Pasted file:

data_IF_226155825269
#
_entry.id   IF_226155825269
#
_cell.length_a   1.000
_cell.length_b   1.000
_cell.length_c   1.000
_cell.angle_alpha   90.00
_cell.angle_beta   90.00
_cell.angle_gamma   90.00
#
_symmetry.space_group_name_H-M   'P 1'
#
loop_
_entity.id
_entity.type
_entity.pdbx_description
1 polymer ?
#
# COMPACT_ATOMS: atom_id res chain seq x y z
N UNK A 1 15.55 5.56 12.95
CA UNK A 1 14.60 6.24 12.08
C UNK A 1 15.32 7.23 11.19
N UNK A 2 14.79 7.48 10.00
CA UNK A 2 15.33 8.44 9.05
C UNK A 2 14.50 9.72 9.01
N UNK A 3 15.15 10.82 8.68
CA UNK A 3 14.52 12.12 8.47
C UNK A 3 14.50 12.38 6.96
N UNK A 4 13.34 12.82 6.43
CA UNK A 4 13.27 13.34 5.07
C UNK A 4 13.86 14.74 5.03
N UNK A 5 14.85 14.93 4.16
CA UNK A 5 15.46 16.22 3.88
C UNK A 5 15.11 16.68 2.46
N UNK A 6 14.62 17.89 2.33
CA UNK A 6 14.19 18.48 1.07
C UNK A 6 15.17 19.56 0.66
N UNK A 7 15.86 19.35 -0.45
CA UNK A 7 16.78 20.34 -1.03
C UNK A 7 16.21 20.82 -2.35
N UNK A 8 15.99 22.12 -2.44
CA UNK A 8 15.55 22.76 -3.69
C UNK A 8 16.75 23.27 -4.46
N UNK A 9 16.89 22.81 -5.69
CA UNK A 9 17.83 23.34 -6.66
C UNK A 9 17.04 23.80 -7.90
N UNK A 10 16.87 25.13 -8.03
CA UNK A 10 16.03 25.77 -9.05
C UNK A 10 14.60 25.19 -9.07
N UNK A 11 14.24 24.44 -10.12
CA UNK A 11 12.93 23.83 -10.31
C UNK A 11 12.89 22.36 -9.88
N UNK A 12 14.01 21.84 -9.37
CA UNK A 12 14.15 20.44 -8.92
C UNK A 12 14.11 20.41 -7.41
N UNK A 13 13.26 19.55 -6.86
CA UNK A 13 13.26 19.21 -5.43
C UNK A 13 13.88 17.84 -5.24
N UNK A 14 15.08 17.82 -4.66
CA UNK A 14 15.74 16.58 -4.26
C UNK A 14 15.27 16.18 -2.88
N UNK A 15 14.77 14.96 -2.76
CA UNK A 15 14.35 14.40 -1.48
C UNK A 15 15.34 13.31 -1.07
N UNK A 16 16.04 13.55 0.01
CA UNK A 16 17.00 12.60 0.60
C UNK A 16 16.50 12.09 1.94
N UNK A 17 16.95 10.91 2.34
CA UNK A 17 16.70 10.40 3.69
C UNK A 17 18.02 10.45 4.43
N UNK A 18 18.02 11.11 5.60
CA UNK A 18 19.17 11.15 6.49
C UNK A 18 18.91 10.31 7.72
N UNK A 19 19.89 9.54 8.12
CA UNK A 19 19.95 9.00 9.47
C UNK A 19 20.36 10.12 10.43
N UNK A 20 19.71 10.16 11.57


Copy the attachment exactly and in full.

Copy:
data_IF_226155825269
#
_entry.id   IF_226155825269
#
_cell.length_a   1.000
_cell.length_b   1.000
_cell.length_c   1.000
_cell.angle_alpha   90.00
_cell.angle_beta   90.00
_cell.angle_gamma   90.00
#
_symmetry.space_group_name_H-M   'P 1'
#
loop_
_entity.id
_entity.type
_entity.pdbx_description
1 polymer ?
#
# COMPACT_ATOMS: atom_id res chain seq x y z
N UNK A 1 15.55 5.56 12.95
CA UNK A 1 14.60 6.24 12.08
C UNK A 1 15.32 7.23 11.19
N UNK A 2 14.79 7.48 10.00
CA UNK A 2 15.33 8.44 9.05
C UNK A 2 14.50 9.72 9.01
N UNK A 3 15.15 10.82 8.68
CA UNK A 3 14.52 12.12 8.47
C UNK A 3 14.50 12.38 6.96
N UNK A 4 13.34 12.82 6.43
CA UNK A 4 13.27 13.34 5.07
C UNK A 4 13.86 14.74 5.03
N UNK A 5 14.85 14.93 4.16
CA UNK A 5 15.46 16.22 3.88
C UNK A 5 15.11 16.68 2.46
N UNK A 6 14.62 17.89 2.33
CA UNK A 6 14.19 18.48 1.07
C UNK A 6 15.17 19.56 0.66
N UNK A 7 15.86 19.35 -0.45
CA UNK A 7 16.78 20.34 -1.03
C UNK A 7 16.21 20.82 -2.35
N UNK A 8 15.99 22.12 -2.44
CA UNK A 8 15.55 22.76 -3.69
C UNK A 8 16.75 23.27 -4.46
N UNK A 9 16.89 22.81 -5.69
CA UNK A 9 17.83 23.34 -6.66
C UNK A 9 17.04 23.80 -7.90
N UNK A 10 16.87 25.13 -8.03
CA UNK A 10 16.03 25.77 -9.05
C UNK A 10 14.60 25.19 -9.07
N UNK A 11 14.24 24.44 -10.12
CA UNK A 11 12.93 23.83 -10.31
C UNK A 11 12.89 22.36 -9.88
N UNK A 12 14.01 21.84 -9.37
CA UNK A 12 14.15 20.44 -8.92
C UNK A 12 14.11 20.41 -7.41
N UNK A 13 13.26 19.55 -6.86
CA UNK A 13 13.26 19.21 -5.43
C UNK A 13 13.88 17.84 -5.24
N UNK A 14 15.08 17.82 -4.66
CA UNK A 14 15.74 16.58 -4.26
C UNK A 14 15.27 16.18 -2.88
N UNK A 15 14.77 14.96 -2.76
CA UNK A 15 14.35 14.40 -1.48
C UNK A 15 15.34 13.31 -1.07
N UNK A 16 16.04 13.55 0.01
CA UNK A 16 17.00 12.60 0.60
C UNK A 16 16.50 12.09 1.94
N UNK A 17 16.95 10.91 2.34
CA UNK A 17 16.70 10.40 3.69
C UNK A 17 18.02 10.45 4.43
N UNK A 18 18.02 11.11 5.60
CA UNK A 18 19.17 11.15 6.49
C UNK A 18 18.91 10.31 7.72
N UNK A 19 19.89 9.54 8.12
CA UNK A 19 19.95 9.00 9.47
C UNK A 19 20.36 10.12 10.43
N UNK A 20 19.71 10.16 11.57